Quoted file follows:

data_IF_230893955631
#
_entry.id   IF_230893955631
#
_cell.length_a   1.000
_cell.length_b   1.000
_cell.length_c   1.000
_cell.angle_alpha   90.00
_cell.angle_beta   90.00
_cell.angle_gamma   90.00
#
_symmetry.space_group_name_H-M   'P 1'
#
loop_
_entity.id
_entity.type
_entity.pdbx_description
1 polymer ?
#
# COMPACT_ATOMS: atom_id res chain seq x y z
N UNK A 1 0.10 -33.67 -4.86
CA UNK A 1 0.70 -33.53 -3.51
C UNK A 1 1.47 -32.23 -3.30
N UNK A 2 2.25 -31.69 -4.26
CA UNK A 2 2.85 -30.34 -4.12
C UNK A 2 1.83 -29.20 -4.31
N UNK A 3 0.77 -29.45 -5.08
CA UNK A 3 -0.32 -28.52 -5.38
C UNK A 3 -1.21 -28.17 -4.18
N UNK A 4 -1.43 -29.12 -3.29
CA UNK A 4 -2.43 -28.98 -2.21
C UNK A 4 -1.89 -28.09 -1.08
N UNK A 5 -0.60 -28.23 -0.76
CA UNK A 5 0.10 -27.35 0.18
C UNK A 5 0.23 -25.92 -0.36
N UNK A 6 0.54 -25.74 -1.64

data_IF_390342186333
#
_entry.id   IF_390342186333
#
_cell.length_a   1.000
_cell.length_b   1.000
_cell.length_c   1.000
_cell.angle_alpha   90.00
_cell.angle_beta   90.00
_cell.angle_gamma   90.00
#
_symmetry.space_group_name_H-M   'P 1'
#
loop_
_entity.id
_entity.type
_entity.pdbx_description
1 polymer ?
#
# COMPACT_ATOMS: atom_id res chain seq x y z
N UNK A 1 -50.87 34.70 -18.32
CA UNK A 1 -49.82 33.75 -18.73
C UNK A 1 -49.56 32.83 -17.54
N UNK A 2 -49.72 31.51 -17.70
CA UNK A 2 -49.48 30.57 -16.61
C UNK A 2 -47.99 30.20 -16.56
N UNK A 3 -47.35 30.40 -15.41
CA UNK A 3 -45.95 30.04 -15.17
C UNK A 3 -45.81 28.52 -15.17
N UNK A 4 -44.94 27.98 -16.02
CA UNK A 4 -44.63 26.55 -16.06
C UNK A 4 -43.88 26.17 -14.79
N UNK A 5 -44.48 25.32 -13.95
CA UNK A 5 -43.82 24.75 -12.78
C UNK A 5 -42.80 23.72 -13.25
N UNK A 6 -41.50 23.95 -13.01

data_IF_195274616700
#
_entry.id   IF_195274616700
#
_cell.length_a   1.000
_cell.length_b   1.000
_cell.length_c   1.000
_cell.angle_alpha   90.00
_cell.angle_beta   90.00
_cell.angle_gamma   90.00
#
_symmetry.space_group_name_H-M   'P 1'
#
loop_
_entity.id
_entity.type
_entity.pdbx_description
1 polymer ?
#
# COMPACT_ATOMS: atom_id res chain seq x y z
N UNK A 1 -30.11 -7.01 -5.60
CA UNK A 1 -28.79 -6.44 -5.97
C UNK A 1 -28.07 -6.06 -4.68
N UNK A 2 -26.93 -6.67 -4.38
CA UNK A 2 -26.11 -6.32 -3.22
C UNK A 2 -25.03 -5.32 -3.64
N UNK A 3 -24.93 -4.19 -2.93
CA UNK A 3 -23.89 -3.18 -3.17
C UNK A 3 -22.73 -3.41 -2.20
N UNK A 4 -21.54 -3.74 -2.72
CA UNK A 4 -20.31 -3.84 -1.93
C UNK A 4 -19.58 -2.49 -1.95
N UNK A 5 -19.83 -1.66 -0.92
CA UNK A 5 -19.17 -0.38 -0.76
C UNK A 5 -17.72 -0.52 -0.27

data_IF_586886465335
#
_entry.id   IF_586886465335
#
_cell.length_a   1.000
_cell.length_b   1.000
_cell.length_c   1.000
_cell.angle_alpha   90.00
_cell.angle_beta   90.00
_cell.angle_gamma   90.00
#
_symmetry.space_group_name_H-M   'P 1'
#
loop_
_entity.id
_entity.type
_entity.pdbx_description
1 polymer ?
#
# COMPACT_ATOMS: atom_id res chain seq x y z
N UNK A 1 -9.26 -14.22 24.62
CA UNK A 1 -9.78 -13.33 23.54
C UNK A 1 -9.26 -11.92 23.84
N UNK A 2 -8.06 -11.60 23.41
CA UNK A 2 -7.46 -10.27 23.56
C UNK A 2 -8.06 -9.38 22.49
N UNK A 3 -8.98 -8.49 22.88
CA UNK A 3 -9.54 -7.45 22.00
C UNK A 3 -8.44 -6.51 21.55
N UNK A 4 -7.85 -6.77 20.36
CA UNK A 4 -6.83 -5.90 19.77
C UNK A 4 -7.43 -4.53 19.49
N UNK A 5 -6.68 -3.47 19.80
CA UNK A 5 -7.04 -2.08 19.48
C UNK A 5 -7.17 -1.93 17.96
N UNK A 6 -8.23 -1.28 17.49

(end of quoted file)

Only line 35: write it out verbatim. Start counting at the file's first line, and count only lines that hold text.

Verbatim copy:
C UNK A 5 0.23 -25.92 -0.36